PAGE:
It takes a creative mind to love the dingy brick building at Third Avenue South and Jackson Street. In winter, the cold slips easily between cracks in the single-paned windows, and there's rarely heat inside. There's no oven, no kitchen sink. To keep the electrical circuits from blowing, the residents let their rooms go dim after nightfall. And since there's only one bathroom per floor, it gets a lot of traffic, which leads to the very grossest failures.
The building abandoned by the U.S. Rubber Company (a brand that vanished in 1967) has more recently operated like Warhol's factory: It is occupied by young artists who come to practice some unconventional talents and live among their own kind. Rent is around $1,000 per month, but the more artists who squeeze into one space, the cheaper it gets.
Their former property manager reportedly didn't do some repairs or circulate bills to tenants ("Eviction Depiction," Amy Jenniges, Aug 7, 2003). Max Karst, the current property manager, has been a bit more professional—but he's also been more discriminating. He is evicting a group of about 10 artists who are the building's most-tenured residents.
In the past, the managers appeared content to let the artists live in their workspaces—in violation of its zoning—as long as they paid rent. But as has happened with other artist lofts, changes in the neighborhood's office market meant it made more sense to follow the building's commercial code and rent to businesses. It didn't help that in this case, the artists' productions have occasionally attracted crowds of unruly revelers and the curiosity of police cruisers. Vertebrae Theater, a space on the second floor, has been the site of these "events," which to the untrained eye look like mere theme parties.
While the residents are not exactly model tenants, they're highly original artists who spread their ideas across a wide range of endeavors. Two are members of the Infernal Noise Brigade, a marching band that's ultra-loud, garishly uniformed, and politically radical. Three are part of an experimental theater group called Implied Violence. One evictee, Sam Mickens, is a composer, a singer with the band Dead Science, and curator of the Meme Concert Series. Ryan Mitchell co-chairs the Villainaire Academy, which created a buzz last fall for a series of performance art called "Greasy Demon Heat."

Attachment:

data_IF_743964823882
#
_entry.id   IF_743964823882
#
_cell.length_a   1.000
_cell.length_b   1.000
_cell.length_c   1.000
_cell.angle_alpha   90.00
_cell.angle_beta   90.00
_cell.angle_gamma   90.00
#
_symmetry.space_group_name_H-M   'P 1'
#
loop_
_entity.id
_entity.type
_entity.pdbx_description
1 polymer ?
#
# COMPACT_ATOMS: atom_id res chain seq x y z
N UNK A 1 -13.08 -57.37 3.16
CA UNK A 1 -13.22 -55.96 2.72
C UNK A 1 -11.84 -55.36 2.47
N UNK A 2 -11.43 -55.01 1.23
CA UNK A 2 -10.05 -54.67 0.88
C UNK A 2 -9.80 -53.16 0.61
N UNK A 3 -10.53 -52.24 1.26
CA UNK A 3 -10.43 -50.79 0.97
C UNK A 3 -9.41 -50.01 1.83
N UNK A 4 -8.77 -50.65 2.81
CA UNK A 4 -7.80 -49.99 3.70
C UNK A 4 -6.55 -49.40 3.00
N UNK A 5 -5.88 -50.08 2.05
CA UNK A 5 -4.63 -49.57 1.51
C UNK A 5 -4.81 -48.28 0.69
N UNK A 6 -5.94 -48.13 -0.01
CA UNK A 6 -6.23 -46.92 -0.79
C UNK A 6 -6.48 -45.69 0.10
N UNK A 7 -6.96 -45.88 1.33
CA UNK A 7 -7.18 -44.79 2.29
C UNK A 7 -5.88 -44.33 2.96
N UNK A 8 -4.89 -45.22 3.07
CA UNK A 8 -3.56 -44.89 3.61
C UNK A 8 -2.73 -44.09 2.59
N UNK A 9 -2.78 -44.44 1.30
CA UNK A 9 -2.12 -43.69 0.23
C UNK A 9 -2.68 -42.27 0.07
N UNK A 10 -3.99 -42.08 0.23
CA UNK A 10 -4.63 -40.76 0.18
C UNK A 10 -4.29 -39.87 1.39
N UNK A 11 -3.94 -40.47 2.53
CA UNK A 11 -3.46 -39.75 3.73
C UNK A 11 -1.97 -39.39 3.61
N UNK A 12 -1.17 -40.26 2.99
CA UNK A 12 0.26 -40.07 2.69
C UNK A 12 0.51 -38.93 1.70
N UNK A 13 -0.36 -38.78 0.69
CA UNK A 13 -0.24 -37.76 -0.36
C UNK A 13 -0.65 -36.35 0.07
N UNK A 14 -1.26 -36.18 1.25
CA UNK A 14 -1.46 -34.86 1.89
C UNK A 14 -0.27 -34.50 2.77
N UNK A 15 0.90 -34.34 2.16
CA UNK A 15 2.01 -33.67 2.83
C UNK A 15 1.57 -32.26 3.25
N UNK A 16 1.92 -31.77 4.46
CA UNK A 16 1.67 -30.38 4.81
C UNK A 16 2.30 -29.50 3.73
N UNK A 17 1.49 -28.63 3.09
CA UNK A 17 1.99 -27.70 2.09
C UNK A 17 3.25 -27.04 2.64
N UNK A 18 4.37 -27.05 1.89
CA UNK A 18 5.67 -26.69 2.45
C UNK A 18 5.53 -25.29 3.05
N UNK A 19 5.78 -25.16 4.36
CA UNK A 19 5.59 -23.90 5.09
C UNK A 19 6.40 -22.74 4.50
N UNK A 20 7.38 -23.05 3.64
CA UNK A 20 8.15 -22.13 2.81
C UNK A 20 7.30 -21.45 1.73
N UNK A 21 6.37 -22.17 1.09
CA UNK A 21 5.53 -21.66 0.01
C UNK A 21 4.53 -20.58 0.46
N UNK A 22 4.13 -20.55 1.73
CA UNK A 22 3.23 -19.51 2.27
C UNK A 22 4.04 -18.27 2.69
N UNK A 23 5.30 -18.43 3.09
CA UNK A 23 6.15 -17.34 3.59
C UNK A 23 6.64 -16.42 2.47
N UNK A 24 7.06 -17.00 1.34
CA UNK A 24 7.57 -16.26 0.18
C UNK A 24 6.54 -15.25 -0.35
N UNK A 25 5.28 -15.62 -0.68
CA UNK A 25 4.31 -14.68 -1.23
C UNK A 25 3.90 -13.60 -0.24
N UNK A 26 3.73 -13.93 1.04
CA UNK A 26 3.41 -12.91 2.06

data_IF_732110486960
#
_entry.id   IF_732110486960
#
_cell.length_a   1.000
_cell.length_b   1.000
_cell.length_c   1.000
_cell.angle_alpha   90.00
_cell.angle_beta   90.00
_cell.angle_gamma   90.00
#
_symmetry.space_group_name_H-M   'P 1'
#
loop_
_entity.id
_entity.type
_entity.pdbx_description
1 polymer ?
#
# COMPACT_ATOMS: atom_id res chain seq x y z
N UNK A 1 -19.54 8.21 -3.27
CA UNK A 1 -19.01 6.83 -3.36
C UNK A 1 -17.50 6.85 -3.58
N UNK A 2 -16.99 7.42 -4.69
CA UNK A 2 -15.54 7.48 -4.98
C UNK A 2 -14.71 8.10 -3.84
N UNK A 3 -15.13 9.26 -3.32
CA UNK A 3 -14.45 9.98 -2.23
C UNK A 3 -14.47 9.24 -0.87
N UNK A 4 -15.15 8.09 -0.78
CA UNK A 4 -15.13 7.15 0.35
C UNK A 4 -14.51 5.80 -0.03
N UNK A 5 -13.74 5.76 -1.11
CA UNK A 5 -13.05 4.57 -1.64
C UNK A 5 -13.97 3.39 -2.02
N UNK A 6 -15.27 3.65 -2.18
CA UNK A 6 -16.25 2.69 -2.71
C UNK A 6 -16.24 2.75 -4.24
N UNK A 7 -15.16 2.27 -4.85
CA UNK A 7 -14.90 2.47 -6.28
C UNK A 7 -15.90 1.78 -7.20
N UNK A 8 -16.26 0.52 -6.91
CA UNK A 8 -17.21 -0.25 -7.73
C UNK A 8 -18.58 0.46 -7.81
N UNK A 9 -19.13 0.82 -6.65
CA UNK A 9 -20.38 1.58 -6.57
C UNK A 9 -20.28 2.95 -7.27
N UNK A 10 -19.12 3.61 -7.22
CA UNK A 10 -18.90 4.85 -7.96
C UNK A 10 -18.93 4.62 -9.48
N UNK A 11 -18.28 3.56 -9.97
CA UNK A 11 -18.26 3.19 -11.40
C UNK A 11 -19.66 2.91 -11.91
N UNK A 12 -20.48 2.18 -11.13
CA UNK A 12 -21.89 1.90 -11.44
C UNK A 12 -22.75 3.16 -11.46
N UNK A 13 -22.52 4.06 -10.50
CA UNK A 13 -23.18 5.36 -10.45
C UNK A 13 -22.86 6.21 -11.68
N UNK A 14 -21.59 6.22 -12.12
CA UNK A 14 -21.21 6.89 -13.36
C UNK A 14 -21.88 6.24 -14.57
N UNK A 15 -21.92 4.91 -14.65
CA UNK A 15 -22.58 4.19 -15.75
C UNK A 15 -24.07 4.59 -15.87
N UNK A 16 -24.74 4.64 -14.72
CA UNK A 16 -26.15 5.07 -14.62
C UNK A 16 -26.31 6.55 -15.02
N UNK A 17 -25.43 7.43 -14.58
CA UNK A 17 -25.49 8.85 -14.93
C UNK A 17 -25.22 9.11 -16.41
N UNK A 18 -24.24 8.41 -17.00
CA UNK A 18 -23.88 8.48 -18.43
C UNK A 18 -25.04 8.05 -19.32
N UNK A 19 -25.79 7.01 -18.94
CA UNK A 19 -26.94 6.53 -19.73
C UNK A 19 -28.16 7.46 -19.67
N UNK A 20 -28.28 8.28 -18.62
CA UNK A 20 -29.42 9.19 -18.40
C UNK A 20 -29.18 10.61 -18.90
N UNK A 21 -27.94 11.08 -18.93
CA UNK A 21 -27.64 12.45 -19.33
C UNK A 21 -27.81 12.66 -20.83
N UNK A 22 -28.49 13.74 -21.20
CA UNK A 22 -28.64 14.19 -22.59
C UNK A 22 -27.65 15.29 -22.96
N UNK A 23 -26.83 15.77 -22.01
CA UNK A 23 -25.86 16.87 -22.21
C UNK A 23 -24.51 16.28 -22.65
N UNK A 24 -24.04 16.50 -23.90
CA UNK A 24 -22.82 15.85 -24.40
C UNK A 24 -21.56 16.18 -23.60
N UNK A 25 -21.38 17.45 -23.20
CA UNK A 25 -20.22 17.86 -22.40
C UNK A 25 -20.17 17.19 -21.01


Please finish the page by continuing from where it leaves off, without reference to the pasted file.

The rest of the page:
The building, for all its warts, is perfectly suited to the artists' work. There are roughly 20 separate spaces in the three-story building. The group says Karst wants them out so he can split up the second floor they occupy, along with the theater. They also say that Karst, the manager, let them believe they could stay indefinitely under the same arrangement they'd always had.
Of course an unspoken contract won't hold up in court. In this case, since the building was zoned commercial, they couldn't have felt completely secure.
"We're willing to live without these amenities—like heat, or a sink—in order to do what we want," says Ryan Mitchell, who has lived in the building for three years. "It was this unspoken agreement where we'll pay you to live in a place that isn't up to basic living standards, as long as we can work and have shows. Now he's harassing us, and we're still paying, so what's that for? The unspoken contract is broken."
Karst's position is simple: "It's a commercial space, so it's not kosher for them to be [living] there," he says. Karst refused, however, to say what led him to enforce this rule now, when over the last two years he's managed the building he has collected rent from residents.
The owner, Samis Land Company, did not return calls seeking comment, but an e-mail correspondence forwarded by one tenant suggests they're taking Karst's side: "Please do not make us spend energy and money trying to convince you that the U.S. Rubber building is not an apartment," writes Adam Hasson, property manager for Samis.
The building will be renovated to make space for more-traditional artistic studios, such as for photography, painting, or yoga. There seems to be no place left for the experimental breed.
"I think [building management] wanted easy, 9-to-5 artists; but these guys, their life is art," says Gjording. "You can't get people like that to conform. They're too passionate to be defined or put in a box."
The Seattle Office of Housing says there are 189 city-funded units available for artists; but the U.S. Rubber evictees don't think those kinds of spaces—which may be smaller and more strictly managed—are options.